Whoever it was that thought it would be a good idea to take a hugely popular country-folk song about a Kentucky coal miner from 1955 and a decade later re-work it into a groovy dance tune, complete with go-go dancers and trademark finger snaps, well, bless their pea-pickin’ heart.
Songwriter and guitar great Merle Travis wrote and recorded “Sixteen Tons” in 1946, but the definitive version came nine years later, when country-gospel singer (and sometime actor) Tennessee Ernie Ford topped the country chart for 10 weeks with his rendition. The tune, which reportedly sold more than a million copies in just three weeks, crossed over to the pop chart as well, logging eight weeks at Number One. A frequent guest – and guest host – on a number of variety shows and specials throughout his long career, Ford also played sweet-natured but simple “Cousin Ernie” on I Love Lucy the same year he had his legendary hit and went on to host his own variety series.
By the mid-Sixties, variety programs such as the Ed Sullivan Show and Hollywood Palace were still going strong, and it’s on the latter that Ford appeared, on May 22nd, 1965, to give his classic hit a swingin’ reboot. “The other day, I went across the street to the recording studio,” he says in his introduction. “I dug up an old dead dog and tried to teach him a few new tricks.”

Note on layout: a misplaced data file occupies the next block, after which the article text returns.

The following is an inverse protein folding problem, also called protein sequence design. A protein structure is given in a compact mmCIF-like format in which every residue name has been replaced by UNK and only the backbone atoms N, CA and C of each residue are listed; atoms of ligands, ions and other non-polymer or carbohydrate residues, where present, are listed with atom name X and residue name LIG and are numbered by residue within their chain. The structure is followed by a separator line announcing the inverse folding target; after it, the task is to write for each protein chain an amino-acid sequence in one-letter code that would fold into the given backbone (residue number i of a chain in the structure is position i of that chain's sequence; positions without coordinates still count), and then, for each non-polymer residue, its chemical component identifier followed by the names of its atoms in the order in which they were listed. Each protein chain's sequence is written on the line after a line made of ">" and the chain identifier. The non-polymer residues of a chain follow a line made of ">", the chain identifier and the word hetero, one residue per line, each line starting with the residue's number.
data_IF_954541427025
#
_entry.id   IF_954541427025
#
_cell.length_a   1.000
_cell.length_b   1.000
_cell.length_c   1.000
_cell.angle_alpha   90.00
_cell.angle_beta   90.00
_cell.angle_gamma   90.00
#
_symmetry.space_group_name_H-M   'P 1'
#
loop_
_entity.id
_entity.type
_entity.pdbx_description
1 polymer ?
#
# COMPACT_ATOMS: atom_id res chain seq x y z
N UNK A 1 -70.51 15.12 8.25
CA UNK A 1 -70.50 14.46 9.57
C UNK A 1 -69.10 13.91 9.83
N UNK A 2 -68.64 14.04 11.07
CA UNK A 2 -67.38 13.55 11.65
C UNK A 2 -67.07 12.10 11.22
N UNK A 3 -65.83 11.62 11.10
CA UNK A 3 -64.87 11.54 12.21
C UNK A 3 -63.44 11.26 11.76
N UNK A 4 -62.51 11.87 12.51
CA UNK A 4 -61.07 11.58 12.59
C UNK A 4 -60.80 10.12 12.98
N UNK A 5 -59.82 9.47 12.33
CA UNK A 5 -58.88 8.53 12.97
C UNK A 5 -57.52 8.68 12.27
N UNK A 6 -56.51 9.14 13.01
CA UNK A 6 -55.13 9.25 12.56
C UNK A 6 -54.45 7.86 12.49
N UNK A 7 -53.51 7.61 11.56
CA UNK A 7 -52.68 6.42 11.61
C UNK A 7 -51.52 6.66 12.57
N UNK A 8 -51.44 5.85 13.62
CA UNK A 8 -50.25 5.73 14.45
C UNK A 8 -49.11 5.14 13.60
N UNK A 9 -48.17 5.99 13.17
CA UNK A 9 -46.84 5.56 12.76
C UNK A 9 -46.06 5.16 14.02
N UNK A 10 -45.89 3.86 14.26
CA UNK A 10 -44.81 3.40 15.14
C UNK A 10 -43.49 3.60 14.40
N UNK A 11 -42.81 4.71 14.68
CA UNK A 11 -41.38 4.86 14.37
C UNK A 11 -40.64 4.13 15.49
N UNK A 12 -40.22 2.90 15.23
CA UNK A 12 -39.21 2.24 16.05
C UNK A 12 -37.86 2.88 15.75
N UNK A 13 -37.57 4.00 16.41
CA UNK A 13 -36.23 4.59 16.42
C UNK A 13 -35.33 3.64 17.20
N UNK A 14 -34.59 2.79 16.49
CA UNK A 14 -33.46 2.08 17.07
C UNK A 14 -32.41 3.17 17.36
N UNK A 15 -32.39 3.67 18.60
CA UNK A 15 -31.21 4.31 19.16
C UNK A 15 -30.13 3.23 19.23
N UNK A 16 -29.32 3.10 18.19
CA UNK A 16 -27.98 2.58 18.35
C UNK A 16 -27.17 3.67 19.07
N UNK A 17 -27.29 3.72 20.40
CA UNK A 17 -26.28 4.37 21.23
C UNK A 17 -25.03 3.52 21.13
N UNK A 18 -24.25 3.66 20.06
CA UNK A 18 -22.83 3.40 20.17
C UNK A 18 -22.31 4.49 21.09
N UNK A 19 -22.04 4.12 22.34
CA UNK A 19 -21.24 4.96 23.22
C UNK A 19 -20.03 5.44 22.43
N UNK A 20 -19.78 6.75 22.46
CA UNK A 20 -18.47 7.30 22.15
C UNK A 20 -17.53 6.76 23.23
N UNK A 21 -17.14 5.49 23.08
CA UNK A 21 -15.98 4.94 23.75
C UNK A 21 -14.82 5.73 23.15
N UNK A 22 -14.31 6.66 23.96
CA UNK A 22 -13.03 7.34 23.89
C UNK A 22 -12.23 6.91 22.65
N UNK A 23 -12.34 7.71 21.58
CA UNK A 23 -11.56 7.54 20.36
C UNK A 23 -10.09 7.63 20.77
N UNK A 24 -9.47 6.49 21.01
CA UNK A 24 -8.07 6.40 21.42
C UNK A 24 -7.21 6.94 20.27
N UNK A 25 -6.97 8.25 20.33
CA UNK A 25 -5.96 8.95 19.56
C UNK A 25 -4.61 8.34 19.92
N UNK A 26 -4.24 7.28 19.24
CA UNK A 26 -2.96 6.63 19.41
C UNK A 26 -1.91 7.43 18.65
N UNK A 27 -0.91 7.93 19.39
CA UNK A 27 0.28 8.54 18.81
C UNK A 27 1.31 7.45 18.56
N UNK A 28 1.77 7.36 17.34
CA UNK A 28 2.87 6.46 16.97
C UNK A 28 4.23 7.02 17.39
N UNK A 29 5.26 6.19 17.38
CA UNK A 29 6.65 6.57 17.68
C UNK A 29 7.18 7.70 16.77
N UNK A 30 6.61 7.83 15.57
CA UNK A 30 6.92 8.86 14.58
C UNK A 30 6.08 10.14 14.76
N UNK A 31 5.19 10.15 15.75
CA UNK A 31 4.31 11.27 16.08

Flanked by eight female dancers in white skirts all doing the latest dance moves (anyone remember “the Swim”?), Ford is dressed in tuxedo and black tie as he sings the tune in his trademark baritone. Since he’s turned it into a zippy dance number, he speeds up the tempo and adds a bit of a hip swivel to his finger snaps, letting the ladies handle all the complicated dance steps.
Ford, nicknamed the “Old Pea Picker” for his familiar catchphrase, may have been the first to reinvent his signature hit but he certainly wasn’t the last. Since 1955, the song has been covered by Elvis Presley, B.B. King, Stevie Wonder, Johnny Cash, LeAnn Rimes, Robbie Williams and ZZ Top, among dozens of others.
Tennessee Ernie Ford would go on to have just one more Top Ten single with “Hicktown” (not to be confused with Jason Aldean’s debut hit). He continued to perform for the next two decades and was inducted into the Country Music Hall of Fame in 1990. He died a year minus one day after that event, on October 17th, 1991. “Sixteen Tons” was elected into the Grammy Hall of Fame in 1998.
Ford’s early career is lovingly detailed in the recently released retrospective Tennessee Ernie Ford: Portrait of an American Singer. The five-CD box set from Bear Family Records spans 154 tracks of music and includes a 124-page hardcover book and is available now.